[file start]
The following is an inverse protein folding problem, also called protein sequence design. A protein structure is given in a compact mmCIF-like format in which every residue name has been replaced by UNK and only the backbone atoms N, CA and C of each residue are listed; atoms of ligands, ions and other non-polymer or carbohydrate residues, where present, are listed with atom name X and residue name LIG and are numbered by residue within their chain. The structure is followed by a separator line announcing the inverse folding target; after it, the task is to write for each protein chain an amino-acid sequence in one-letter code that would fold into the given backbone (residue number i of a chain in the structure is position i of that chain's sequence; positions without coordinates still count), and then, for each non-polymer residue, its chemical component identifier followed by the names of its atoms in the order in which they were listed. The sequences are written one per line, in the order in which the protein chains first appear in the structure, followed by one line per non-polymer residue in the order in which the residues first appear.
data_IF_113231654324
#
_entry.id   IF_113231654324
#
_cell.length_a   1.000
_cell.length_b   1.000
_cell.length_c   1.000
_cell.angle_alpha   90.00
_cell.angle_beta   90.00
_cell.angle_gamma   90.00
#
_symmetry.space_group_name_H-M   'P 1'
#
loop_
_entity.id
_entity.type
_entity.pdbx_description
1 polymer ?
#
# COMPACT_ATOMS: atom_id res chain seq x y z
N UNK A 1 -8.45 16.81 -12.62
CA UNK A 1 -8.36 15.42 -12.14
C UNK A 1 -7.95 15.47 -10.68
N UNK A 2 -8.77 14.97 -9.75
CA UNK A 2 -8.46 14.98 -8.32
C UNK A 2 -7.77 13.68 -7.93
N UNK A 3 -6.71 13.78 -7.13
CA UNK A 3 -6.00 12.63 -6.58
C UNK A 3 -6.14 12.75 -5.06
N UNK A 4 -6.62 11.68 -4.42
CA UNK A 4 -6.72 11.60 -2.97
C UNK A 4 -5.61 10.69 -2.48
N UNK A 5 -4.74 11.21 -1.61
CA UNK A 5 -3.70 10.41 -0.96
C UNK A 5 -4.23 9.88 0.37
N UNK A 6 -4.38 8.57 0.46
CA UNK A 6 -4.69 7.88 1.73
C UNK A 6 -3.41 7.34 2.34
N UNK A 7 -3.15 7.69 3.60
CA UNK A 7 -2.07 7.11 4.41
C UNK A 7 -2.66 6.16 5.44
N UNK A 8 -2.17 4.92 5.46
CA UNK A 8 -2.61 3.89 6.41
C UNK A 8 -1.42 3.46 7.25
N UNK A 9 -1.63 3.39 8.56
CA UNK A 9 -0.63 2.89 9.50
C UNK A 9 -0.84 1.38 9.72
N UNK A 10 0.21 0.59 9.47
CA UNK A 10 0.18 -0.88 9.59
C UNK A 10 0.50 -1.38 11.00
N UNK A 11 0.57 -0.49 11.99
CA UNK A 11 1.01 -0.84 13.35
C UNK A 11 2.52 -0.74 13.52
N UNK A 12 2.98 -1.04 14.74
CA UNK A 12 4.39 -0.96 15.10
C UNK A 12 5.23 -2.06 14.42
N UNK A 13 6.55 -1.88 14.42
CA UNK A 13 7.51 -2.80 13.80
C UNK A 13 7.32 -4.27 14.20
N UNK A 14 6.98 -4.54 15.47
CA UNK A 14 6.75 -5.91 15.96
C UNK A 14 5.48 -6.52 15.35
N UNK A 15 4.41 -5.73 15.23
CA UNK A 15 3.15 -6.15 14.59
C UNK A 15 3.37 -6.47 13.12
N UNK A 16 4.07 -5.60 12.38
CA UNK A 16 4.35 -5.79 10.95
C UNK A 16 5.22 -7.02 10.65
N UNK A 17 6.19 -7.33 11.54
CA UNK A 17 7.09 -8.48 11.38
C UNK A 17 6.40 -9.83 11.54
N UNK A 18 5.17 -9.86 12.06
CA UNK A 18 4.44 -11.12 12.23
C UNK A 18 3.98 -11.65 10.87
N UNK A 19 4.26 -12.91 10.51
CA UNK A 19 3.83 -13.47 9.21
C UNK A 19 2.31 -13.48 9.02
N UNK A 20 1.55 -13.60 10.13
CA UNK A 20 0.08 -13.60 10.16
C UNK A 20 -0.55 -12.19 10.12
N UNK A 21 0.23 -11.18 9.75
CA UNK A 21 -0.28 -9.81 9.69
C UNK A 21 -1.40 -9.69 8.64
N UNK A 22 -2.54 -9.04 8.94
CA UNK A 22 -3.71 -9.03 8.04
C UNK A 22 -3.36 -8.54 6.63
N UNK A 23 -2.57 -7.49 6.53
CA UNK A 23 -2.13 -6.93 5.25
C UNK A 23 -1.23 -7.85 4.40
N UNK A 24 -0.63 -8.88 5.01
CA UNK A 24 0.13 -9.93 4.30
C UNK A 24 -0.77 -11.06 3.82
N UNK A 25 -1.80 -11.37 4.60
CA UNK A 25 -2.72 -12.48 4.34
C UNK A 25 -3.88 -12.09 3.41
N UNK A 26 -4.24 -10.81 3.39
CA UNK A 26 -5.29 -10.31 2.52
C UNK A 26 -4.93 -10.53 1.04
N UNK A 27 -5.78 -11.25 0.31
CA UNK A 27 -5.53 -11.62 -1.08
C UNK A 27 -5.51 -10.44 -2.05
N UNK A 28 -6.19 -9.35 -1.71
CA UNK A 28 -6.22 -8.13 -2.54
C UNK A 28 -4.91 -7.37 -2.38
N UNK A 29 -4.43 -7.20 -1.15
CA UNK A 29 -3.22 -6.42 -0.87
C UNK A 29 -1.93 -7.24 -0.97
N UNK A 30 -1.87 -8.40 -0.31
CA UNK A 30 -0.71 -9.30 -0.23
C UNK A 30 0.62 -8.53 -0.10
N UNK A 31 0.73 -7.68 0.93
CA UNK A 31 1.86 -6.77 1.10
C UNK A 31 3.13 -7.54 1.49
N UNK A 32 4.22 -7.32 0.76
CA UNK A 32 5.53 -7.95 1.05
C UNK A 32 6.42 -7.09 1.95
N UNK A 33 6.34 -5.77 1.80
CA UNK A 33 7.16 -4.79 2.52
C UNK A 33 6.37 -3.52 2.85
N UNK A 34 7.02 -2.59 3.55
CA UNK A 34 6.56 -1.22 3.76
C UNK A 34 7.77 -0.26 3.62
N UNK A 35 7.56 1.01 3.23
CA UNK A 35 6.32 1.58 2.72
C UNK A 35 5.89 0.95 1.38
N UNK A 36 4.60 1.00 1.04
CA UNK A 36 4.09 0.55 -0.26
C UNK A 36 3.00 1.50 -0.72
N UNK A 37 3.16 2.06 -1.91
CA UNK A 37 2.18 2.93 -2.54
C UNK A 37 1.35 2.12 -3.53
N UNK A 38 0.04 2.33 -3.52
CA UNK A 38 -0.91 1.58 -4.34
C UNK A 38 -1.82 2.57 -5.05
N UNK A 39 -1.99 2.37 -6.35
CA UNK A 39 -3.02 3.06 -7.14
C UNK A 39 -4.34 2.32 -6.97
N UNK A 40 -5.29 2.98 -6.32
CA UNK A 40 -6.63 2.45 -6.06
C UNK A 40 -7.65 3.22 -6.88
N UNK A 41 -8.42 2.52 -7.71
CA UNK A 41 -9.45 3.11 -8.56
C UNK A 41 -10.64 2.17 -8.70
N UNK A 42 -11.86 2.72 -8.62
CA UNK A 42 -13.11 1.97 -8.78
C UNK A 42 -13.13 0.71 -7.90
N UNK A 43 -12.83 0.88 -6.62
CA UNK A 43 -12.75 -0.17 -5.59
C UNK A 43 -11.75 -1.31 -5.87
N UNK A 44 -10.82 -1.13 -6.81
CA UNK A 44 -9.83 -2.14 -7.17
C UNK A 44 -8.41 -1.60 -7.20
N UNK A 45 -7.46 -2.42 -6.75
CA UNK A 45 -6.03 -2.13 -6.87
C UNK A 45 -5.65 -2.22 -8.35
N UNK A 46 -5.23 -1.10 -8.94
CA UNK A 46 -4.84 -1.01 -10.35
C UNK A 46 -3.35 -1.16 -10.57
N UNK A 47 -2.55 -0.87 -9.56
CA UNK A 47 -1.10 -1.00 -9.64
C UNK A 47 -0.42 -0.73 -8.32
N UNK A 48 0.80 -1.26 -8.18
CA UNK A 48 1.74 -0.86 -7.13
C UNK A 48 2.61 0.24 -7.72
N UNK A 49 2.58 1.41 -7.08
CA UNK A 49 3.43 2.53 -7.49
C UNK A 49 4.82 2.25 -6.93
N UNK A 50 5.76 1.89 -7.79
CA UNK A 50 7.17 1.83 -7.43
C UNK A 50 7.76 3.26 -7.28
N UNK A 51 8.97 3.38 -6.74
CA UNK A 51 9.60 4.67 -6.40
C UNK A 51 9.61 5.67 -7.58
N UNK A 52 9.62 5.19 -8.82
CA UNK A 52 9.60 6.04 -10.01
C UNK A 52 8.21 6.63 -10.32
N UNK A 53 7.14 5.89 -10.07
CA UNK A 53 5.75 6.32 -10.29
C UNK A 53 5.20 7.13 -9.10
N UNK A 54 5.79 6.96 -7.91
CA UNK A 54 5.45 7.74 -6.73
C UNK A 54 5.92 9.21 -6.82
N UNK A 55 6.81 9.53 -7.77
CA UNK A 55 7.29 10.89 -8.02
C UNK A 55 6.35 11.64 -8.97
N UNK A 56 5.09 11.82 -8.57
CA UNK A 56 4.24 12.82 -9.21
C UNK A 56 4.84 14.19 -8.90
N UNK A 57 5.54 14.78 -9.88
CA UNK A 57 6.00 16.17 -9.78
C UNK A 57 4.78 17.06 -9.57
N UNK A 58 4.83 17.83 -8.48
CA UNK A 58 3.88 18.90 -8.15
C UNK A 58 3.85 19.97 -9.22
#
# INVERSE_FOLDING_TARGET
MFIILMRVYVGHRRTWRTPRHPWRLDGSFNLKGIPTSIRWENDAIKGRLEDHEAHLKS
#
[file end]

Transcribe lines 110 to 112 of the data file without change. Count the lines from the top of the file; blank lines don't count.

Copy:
CA UNK A 30 -0.71 -9.30 -0.23
C UNK A 30 0.62 -8.53 -0.10
N UNK A 31 0.73 -7.68 0.93